Recognising and Rewarding the Contribution
of Women to the UK Games Industry

 

After a successful first year, MCV’s Women In Games awards will return on Thursday, May 19th at the Ham Yard Hotel, London. Recognising and rewarding the contribution of women to the UK games industry – and this year the event is being supported by the influential Women in Games (WIGJ) body. WIGJ is also sponsoring the Rising Star award category.

The aim of the awards event is to shine the spotlight on the most inspirational and influential professionals in the games business – who just happen to be female.

Untitled-1.jpg

Popular games presenter and media personality Julia Hardy will host this year’s MCV’s Women in Games Awards.

Hardy has just been announced as the presenter of Radio 1’s new monthly video games show and has a great deal of experience in hosting TV shows and events. Her CV includes presenting duties for the BAFTA Games Awards for Challenge TV, hosting the Worldwide Minecraft Convention, presenting Videogame Nation and reporting on gaming and technology news for Sky.

2016 will see us searching for the Top 30 Women in Games, whilst also introducing six special categories:

Rising Star – This category recognises a leading up-and-coming talent from any sector of the business. The judges expect most nominees to be under 30, but consideration will also be given to women who are new (less than three years) to the industry.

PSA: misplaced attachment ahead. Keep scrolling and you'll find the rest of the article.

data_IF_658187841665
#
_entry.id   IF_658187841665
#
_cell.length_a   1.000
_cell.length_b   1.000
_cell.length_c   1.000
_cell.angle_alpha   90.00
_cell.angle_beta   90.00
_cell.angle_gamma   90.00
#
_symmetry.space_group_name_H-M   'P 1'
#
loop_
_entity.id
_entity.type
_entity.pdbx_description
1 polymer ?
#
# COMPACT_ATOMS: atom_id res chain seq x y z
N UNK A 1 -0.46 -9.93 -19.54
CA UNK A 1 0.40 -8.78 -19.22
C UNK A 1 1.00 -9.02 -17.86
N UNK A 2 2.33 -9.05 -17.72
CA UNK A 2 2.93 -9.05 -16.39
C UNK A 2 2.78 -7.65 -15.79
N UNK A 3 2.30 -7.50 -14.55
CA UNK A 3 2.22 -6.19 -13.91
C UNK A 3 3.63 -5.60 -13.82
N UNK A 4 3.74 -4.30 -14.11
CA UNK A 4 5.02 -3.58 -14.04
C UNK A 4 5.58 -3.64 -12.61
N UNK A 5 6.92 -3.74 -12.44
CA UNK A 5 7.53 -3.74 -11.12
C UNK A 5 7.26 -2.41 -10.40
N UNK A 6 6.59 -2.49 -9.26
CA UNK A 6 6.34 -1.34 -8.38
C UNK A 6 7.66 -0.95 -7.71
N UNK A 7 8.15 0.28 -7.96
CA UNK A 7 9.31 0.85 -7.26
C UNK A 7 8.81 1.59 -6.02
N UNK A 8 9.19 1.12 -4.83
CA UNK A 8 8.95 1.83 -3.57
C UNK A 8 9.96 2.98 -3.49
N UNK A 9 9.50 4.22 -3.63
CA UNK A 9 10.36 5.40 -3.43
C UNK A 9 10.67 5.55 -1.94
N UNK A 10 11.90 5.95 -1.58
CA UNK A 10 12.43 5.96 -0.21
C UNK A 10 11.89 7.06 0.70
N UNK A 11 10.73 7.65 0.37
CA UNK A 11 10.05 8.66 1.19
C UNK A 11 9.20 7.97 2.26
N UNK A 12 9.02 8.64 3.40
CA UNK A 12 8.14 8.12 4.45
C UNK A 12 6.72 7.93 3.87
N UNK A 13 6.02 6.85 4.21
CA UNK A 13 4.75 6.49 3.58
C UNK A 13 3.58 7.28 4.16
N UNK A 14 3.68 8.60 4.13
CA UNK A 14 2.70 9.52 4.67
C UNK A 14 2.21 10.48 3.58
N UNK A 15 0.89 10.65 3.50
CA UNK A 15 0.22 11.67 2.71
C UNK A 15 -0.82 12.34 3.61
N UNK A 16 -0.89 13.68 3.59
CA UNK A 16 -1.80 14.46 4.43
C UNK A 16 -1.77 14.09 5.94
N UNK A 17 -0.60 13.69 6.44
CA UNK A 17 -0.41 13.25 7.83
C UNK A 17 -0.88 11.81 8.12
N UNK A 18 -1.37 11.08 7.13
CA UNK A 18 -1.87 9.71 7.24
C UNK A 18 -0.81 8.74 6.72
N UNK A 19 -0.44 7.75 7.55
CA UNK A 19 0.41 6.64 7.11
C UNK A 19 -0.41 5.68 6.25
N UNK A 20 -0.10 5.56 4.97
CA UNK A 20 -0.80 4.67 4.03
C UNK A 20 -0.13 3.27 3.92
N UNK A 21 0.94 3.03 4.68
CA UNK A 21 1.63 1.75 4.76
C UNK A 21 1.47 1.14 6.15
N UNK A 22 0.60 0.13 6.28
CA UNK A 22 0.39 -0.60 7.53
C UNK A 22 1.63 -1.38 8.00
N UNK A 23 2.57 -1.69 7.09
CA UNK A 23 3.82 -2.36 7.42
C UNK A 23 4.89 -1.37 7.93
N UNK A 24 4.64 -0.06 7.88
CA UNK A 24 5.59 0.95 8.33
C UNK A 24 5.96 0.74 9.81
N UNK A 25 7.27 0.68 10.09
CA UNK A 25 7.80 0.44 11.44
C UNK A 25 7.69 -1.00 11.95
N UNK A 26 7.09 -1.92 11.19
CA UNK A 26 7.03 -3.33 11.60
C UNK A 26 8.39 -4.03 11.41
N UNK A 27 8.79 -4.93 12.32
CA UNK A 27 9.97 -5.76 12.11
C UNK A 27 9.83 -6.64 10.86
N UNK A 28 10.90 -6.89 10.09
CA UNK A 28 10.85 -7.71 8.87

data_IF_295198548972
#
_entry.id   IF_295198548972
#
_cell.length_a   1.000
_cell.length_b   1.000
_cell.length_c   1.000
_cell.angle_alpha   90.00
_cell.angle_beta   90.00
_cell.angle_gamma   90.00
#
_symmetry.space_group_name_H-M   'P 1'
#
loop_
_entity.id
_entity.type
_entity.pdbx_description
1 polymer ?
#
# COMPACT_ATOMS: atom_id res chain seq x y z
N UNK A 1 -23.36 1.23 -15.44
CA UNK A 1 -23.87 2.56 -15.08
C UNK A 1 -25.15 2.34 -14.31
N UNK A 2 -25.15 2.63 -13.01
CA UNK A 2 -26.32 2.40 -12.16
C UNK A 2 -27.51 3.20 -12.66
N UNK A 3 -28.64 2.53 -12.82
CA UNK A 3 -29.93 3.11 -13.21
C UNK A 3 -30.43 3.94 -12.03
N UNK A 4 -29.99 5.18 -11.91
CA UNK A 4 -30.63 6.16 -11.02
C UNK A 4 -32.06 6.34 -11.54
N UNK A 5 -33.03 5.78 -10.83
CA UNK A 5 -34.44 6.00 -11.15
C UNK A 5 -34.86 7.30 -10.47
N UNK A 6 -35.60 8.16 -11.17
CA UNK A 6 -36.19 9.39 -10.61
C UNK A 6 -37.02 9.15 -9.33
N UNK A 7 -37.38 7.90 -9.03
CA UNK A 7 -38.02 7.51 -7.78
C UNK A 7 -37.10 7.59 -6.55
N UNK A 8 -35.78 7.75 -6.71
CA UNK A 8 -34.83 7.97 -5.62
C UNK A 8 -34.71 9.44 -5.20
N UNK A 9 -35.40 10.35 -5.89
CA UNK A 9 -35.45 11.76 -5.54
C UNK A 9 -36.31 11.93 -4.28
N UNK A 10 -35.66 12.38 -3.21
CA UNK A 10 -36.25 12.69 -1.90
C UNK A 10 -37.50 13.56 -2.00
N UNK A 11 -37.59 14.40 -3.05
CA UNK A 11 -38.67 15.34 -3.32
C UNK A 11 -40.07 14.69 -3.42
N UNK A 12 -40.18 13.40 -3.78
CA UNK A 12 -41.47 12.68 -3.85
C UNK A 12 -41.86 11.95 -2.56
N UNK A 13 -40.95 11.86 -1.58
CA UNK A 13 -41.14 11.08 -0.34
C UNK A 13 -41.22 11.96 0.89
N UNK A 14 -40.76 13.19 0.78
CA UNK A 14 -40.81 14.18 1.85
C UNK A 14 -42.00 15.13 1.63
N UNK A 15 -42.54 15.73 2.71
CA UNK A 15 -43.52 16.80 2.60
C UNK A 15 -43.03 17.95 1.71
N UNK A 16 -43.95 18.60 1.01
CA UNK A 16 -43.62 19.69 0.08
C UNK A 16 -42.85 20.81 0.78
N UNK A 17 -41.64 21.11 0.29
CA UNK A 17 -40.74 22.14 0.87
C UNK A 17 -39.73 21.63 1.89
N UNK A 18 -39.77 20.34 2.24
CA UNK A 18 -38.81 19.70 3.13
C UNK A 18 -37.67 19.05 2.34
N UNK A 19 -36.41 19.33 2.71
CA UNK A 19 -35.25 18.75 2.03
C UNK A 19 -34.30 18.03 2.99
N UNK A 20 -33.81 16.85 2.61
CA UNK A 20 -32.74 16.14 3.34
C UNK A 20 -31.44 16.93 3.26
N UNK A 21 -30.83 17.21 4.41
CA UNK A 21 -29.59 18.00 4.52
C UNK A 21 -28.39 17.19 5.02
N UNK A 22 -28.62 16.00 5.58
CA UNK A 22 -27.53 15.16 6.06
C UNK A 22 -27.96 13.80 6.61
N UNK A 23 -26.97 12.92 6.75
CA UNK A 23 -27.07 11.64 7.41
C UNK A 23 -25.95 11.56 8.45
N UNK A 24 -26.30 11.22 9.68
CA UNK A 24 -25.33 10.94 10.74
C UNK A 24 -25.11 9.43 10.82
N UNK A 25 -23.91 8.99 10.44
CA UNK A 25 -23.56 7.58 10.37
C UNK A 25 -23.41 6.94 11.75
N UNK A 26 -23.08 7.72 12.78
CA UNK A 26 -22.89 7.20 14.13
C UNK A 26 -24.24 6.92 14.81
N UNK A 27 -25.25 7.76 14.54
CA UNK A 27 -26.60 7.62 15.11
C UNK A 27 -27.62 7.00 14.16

Businesswoman of the Year – An executive who has had a stellar 12 months in terms of driving a company forward and generating significant revenues.

Creative Impact – Recognising talent in games development and design.

Unsung Hero – Honouring the vital support roles in the industry, including QA, community managers, studio managers, PR and HR.

Campaigner – A special award for someone working for or with a games-related charity, or working within a community to usegames as a force for change, inclusion, education or improvement.

Outstanding Contribution of the Year – The award will reflect upon the life of someone who has had a lengthy and successful career at the top of the industry, making positive contributions to the commercial success and public profile of the games industry.

The MCV and Women in Games teams will then work with a specially selected panel of industry professionals to identify the Top 30 Women from the list of nominations, in addition to voting for the six special awards.

Jenny Richards-Stewart, CEO of Women in Games added:

“Women in Games (WIGJ) is delighted to be in partnership with MCV for the Women of the Year Awards. It is really fantastic to see the contribution made to the games industry by women in all disciplines being rewarded in this way.
“I am particularly pleased that Women in Games is sponsoring the Rising Star Award which will recognise an up-and-coming young woman working in our industry. This year’s event is, as always, a great opportunity for all women working in the games industry to socialise and network.”

Women in Games (WIGJ) was established in 2011 as a ‘not for profit’ organisation. It works to recruit, retain and support the progression of women in the games industry by positively and actively promoting female role models and giving encouragement and information to those women seeking to work in games.

The winners of our first Woman in Games awards – Gabrielle Kent, Deputy Head of the Games department at Teesside University, Margaret Pearson at Centresoft and Julie Mann from Marjacq Man – epitomise everything we were trying to focus on when we launched the event. Words such as 'vibrant', 'driven', 'inspirational', 'dedication and commitment', 'passion' and 'energy' were prevalent in the descriptions of the winners.

The Women in Games 2016 event is set to be one of the highlights of the year.
To book tickets click here

 

HEADLINE SPONSOR

INTERNATIONAL EVENT PARTNER

LIVESTREAM & AWARD PARTNER